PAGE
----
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Muffler Reconstruction – Part III

February 24, 2009

I seriously only thought there’d be two parts to this story.  The modified mufflers sounded much better than stock – in the garage.  However, I went along to Eastern Creek Raceway on Saturday for another trackday, and had a chat to a number of people there about the sound.

Some said that they sounded great, and all said that they were an improvement over stock.  However, some said that they were a much higher pitched tone than the Termignoni pipes, and made the bike sound like a cross between a Ducati and a Jap twin.  On the track (I always wear earplugs, by the way), they sounded good, but not awesome.

So, after discussing the mods I’d made, and looking at some other systems (including a very nice 70mm full racing system), we agreed that one big difference was the small stock outlet that I’d left in the end caps.

That made for a very nice little Sunday chore!  I decided to leave the pipes on the bike for this last little modification.  The first step was to drill holes all around the small pipe in the end cap.

Step 1 was to drill a series of holes around the small pipe

Holy Mufflers, Batman!

Once the holes were all drilled, the next step was to enlarge the holes, and then punch out the small bits of metal inbetween.  This didn’t take that long, really – just a few minutes.

Once the holes had been drilled, it was easy to punch out the remaining metal.

Out, Damned Pipe!

This enabled the small pipe to be lifted out, but it left a jagged, rough looking edge inside the end cap.

That rough finish is just begging to be cleaned up.

Jagged Edge! (Maybe I should have left it this way?)

This is the bit that took the longest.  I used a combination of a good metal file (thank you Mr Sandvik!), and a grinding wheel on a Dremel tool.  Just on the Dremel – I started with one of those fine, long grinding stones, but broke it, so ended up using the larger, fat grinding wheel.  It worked a treat.  It also helps to have the flexible shaft for the Dremel as well (in fact, I use this for most jobs).

The finished job looks quite neat – you’d never know that it had that small pipe there at all!

Finished!  That's a LARGE opening now.

Finished! That's a LARGE opening now.

As you can see from the above picture, you can see right through the muffler now.  Essentially, the exhaust gases now flow from the motor, through one of three smaller openings in the two baffle plates, and then out the large opening that I’ve just made.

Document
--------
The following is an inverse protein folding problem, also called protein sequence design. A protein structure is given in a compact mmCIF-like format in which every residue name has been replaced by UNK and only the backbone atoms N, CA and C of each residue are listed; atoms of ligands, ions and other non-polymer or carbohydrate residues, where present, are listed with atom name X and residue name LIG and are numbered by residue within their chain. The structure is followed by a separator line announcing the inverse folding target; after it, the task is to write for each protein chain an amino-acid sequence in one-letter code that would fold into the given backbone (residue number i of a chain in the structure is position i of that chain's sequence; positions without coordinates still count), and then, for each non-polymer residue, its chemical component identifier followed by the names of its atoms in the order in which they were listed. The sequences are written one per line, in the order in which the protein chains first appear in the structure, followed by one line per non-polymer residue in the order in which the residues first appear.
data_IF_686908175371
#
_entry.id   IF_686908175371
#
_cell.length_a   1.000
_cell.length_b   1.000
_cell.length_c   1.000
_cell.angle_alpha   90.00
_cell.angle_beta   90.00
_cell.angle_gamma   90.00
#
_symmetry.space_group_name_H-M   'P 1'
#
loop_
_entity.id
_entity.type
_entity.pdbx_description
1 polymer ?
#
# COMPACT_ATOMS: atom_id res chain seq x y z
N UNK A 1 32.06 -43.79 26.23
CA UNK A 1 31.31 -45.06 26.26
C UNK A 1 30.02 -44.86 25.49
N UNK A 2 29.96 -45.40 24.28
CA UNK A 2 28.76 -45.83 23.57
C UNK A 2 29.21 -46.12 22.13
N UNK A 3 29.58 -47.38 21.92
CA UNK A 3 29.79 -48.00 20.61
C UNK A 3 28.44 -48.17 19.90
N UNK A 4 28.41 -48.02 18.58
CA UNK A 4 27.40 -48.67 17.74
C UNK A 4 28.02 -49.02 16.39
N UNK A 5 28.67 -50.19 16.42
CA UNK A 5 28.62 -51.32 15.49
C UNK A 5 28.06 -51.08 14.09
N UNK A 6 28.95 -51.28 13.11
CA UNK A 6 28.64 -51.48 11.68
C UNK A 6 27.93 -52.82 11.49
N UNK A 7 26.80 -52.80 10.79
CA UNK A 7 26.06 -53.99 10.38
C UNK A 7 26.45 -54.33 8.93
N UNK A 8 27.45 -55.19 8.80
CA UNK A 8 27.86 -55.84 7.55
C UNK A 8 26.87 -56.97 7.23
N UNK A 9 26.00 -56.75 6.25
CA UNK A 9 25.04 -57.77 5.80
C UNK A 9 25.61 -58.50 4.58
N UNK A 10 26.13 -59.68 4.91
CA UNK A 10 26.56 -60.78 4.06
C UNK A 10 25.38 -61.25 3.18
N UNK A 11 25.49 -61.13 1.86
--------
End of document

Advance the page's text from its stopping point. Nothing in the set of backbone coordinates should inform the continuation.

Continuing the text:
For the next post, I’ll add some video sound clips that I took of the stock muffler, then after the initial reconstruction, and finally, after this last modification.

One thing, though – the video doesn’t capture the sound very well at all.  It’s freaking loud. 🙂

5 Comments leave one →
  1. oli permalink
    June 25, 2009 8:53 pm

    great site mate!

    From your experience, can you recommend a faster or easier way to do this? I’m thinking about doing it to my stock cans, and I could use some pointers.
    I don’t want to get rid of the cat cos I want to see the orange-gold glow down the pipes at night!

    I’ll keep checking back to see what else you’ve done.

    • spotcom permalink*
      June 25, 2009 9:02 pm

      It would be quite quick to de-baffle the stock mufflers without touching the cat end.

      The absolute fastest way would be to do what I did in Muffler Reconstruction Part III. Drill holes around that outlet, then use a file or a Dremel to join the dots, then pull the outlet pipe out altogether.

      I’d be interested to hear what it sounds like. You never know – with the cats left in, it might not be too bad. I suspect, though, that it will sound loud and harsh, which is why I went to the next phase. They are awesome now – I do get comments! 🙂

      Best of luck. And thanks for reminding me, I haven’t posted up in a while, and probably should catch up!

  2. Oli permalink
    June 29, 2009 4:35 pm

    I’ve been doing a bit more research now, and spoken to a few people at the Ducati shop.
    The best thing to do is take out the baffles, open up the end (like you did) then put in a straight through drilled stainless pipe. Then you can put in extra wadding/stainless steel wire in the exhaust to take out the tinny sound. That way, you get loudness and a deep tone.
    After that, go power commander and 10 mins on a dyno (Frasers Ducati only charge $60/hour) and she’ll be outputting the same power as the slip-on termi pipes and ECU.
    I also found a source of free stock 1098 cans. I might even be able to get some titanium ones for free! (email me if you want in on the secret)
    Keep on blogging 848 guy 😉

  3. spotcom permalink*
    June 29, 2009 4:59 pm

    That sounds awesome (no pun intended). Yes, what they’ve suggested re baffles and pipe / wadding, etc., is the go. I’d be interested though – does the power commander simply piggy-back on to the current stock ECU, and will it make a difference? I was under the impression (could be mistaken) that the power commander needed the DP ECU.

  4. Oli permalink
    June 30, 2009 1:29 pm

    Yeah, the PC piggy-backs on the stock ECU. A dyno session is essential for any mods like this – there will be a power boost available to you with your new modded cans now they’re opened up and you need a new engine map to utilise it, otherwise you may just be damaging your engine. The stock ECU maps can be changed by a ducati dealership, but this is more of a pain in the @ss than mapping a Power Commander.

    Termi pipes come with a new ECU with the maps pre-loaded because they know exactly how the engine will respond with those pipes, and it’s easier for the garage to swap out chips than re-map.

    Hope that all makes sense.

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